Hence, the central concepts of the theory modern of state are all secularized theological concepts. Schmitt quotes Hobbes to show that the exception in jurisprudence is analogous to a miracle in theology. Thus, believing in a miracle is an act for faith: Faith in God’s revelation of his chosen messiah or king – Lord/sovereign. As such, a miracle is more about a sign of election of a person involved in a miracle rather than the work of wonder itself. Very few people witness an actual miracle. As it happens, miracles related in the scriptures are mediated events; in the sense that they are described in narrative form.
Whether God alone is sovereign, that is, the one who acts as his acknowledged representative on earth, or the emperor, or prince, or the people, meaning those who identify directly with the people, the question is always aimed at the subject of sovereignty, at the application of the concept to a concrete situation (Schmitt).
A sovereign is a person with supreme powers within a defined jurisdiction. The definition also implies that he is free from external controls. A sovereign has the power to establish a state of exception. Whereby in a “state of emergency” a head of state – acting as a sovereign – can suspend the constitution in the event that the public good or security of the people are threatened. As a result, a sovereign stands inside and outside the law.
Sovereign is he who decides on the exception.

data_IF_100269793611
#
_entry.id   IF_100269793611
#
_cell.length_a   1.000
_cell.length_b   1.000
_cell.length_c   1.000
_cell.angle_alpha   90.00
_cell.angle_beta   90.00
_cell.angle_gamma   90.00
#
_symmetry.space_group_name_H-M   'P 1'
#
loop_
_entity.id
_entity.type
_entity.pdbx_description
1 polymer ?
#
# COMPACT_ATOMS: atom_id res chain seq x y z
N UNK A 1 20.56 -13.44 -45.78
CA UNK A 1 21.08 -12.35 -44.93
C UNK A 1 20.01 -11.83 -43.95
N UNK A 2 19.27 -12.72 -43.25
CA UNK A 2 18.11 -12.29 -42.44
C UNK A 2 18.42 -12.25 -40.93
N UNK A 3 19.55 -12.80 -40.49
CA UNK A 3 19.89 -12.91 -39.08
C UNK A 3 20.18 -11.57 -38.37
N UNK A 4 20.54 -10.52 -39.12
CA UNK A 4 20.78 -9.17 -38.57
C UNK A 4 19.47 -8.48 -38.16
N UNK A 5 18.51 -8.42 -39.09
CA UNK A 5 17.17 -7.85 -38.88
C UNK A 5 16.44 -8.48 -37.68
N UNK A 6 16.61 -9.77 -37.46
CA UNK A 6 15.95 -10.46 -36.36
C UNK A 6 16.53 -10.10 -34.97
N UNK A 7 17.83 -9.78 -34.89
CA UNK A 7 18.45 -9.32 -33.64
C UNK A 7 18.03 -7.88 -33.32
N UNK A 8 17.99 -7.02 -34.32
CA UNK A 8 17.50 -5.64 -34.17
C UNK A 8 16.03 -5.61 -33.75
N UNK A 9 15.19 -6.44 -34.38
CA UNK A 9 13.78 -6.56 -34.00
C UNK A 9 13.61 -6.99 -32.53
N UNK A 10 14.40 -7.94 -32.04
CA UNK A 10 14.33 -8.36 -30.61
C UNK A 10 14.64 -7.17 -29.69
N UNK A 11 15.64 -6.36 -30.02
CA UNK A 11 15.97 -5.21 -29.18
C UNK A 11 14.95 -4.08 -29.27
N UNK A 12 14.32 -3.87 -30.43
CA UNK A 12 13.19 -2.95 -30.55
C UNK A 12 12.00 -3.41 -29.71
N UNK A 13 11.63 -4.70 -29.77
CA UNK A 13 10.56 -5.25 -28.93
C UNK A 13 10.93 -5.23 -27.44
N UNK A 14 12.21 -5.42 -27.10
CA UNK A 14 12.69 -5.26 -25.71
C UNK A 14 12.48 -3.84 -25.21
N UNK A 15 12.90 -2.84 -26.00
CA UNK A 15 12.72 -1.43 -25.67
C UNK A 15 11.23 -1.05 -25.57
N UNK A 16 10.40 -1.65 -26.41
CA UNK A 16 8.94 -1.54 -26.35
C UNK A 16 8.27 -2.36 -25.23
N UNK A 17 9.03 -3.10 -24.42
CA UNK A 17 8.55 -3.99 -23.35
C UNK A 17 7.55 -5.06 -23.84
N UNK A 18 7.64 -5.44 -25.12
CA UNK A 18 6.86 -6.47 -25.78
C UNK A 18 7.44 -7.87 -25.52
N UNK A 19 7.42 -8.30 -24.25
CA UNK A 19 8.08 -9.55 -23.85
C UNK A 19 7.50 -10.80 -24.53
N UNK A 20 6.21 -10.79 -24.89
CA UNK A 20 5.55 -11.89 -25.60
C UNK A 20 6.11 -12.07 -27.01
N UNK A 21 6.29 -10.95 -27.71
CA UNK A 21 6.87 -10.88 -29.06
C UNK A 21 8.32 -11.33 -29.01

Only this definition can do justice to a borderline concept. Contrary to the imprecise terminology that is found in popular literature, a borderline concept is not a vague concept, but one pertaining to the outermost sphere. (Schmitt)
Carl Schmitt makes a distinction between the State and politics. The first is comprised of the agencies and departments that form a government – it does not change from election to election. Whereas, politics consists of the election of representatives to govern the State for the benefit of the people. In a democracy, the two interact and the peoples’ representatives rule. In a dictatorship, the two conflate and the State rules. In respect to the historical background in which Schmitt lived, he was understandably concerned about the dangers of the State becoming “a huge industrial plant” that runs by itself where “the paternalistic element in the concept of sovereignty is lost.”